The convenience of having a cable attached to the heel piece and being able to attach the cable to my boot quickly has my in a quandary when I consider purchasing the latest mid-width, rockered, easy skin backcountry ski. It is a super cool ski, but I am waiting more reviews. While I am fairly confident I could turn it without cables, I would mount it 3 pin cable. I doubt I would use the cables much, because I can't see stopping and taking off a ski to put a cable on to turn for 200 feet of vert. The Mid-width would be made less stable by adding a riser due to being less than 70 mm underfoot. In this case a riser would overleverage a skinny ski, where as a riser provides leverage, and foot comfort on a wider ski.
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lilcliffy

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Re: riser plates in the backcountry?

Postby lilcliffy » Wed Dec 13, 2017 12:26 pm

Good stuff Bob- thank you!

I agree- the physics is pretty clear- riser plate increases leverage.

Clipping the hardwire to the heel plate when not in use is a great setup when touring for turns and wanting the 3-pin XC performance- avoiding the free-pivot. (If I had more vertical in my local skiing- and was mostly climbing- I would be looking at the switchback.)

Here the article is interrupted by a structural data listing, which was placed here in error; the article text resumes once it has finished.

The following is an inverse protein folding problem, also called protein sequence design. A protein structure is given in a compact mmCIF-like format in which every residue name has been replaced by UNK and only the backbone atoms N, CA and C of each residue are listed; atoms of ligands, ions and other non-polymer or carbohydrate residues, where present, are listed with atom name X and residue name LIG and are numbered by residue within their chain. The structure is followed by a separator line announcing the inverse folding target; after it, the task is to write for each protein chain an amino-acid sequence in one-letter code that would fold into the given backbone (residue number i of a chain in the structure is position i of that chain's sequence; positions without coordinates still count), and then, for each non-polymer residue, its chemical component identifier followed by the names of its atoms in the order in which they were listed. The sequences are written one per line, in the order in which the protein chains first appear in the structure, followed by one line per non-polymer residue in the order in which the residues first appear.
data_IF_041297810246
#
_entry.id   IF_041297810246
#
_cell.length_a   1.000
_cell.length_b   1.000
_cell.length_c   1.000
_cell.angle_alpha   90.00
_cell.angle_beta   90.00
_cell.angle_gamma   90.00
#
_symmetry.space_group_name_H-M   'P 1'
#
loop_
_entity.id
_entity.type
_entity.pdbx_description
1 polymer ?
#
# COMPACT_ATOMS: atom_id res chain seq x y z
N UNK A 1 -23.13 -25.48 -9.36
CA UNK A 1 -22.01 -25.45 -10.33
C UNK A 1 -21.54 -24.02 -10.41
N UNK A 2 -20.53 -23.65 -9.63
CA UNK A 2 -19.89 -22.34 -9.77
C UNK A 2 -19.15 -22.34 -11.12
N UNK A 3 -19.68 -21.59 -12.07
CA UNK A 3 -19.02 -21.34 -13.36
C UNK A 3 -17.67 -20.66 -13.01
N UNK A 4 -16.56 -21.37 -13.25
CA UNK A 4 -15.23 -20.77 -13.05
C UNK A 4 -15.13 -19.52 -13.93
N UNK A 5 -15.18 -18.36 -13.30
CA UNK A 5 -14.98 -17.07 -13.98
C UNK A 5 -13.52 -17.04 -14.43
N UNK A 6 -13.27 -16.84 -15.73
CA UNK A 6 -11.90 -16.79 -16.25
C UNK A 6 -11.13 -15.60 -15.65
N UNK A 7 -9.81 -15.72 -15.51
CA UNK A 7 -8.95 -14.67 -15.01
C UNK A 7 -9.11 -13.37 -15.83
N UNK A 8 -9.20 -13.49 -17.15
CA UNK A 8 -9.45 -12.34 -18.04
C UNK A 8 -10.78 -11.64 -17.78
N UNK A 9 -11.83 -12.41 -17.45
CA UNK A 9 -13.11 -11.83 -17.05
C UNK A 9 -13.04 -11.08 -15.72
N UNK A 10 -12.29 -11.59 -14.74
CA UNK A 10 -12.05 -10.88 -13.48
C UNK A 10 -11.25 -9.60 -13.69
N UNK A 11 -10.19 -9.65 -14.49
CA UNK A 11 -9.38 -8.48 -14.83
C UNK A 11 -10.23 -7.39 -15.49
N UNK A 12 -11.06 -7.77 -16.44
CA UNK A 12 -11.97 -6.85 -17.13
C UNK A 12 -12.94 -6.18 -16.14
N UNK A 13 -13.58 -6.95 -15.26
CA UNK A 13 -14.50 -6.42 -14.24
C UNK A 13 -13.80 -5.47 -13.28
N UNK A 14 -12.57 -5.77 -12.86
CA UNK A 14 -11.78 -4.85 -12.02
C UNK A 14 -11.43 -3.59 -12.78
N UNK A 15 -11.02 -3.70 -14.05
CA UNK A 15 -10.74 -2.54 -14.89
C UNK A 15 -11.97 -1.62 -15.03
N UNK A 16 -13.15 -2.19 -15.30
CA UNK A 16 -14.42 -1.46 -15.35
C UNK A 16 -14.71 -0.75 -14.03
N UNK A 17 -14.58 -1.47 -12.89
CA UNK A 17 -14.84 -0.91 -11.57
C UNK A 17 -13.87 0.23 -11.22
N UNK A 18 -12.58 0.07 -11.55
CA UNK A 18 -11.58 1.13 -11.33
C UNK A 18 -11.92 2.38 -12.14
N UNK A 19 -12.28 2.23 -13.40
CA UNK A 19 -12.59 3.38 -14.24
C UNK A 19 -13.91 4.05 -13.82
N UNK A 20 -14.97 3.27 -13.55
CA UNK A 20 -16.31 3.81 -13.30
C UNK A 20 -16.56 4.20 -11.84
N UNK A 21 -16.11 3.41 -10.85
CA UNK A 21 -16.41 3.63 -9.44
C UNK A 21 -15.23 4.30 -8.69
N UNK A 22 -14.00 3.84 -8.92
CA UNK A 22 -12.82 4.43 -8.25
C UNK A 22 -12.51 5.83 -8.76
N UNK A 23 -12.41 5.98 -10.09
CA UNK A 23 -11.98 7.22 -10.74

As far as the 3-pin cable- when touring for turns- can you not just unhook the cable when you are XC skiing and climbing? That is what I do. If I have to cover some serious distance- without serious downhills- I will take the cable off. But- if I am doing laps with the 3pc I unhook the cable when XC skiing and climbing.

As far as the 3-pin-cable on a midiwth XCD ski- it is still the binding I too would get if I was going to put NN on a ski like the Ingstad/E109/Eon. Probably more for the backcountry insurance than for the need for downhill power. NNNBC has completely replaced NN for me on skis less than 70mm, so the cable is out!

I am almost ready to pull the trigger on the hardwire for the Kom...I realize that it may be more than I need, much of the time- but, I feel that it will widen the spectrum of when I can ski the Kom- AND, still have 3-pin XC!!!

The hardwire is more $$ than I was budgeting for this season however...I was hoping and counting my pennies to buy a ski in late winter- but, the price on that lightly used Kom was too hard to resist.

If I buy the hardwire, I may have to wait for a bit to be able to buy one...

Oh well, my 15-year old son spent 2 years saving for a new gaming PC- he finally built it last weekend with some early Xmas cash from Dad- I told him it was good for his soul to have to save his money for something he really wants- guess it is good for mine as well!
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lowangle al

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Re: riser plates in the backcountry?

Postby lowangle al » Wed Dec 13, 2017 12:50 pm

If you ever find yourself on a hard windblown slope I think you will have an easier time getting your skis on edgeb than with a cable.

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lilcliffy

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Re: riser plates in the backcountry?

Postby lilcliffy » Wed Dec 13, 2017 1:32 pm

lowangle al wrote:If you ever find yourself on a hard windblown slope I think you will have an easier time getting your skis on edgeb than with a cable.

Yes, I do find myself in that situation- and I agree on the cable.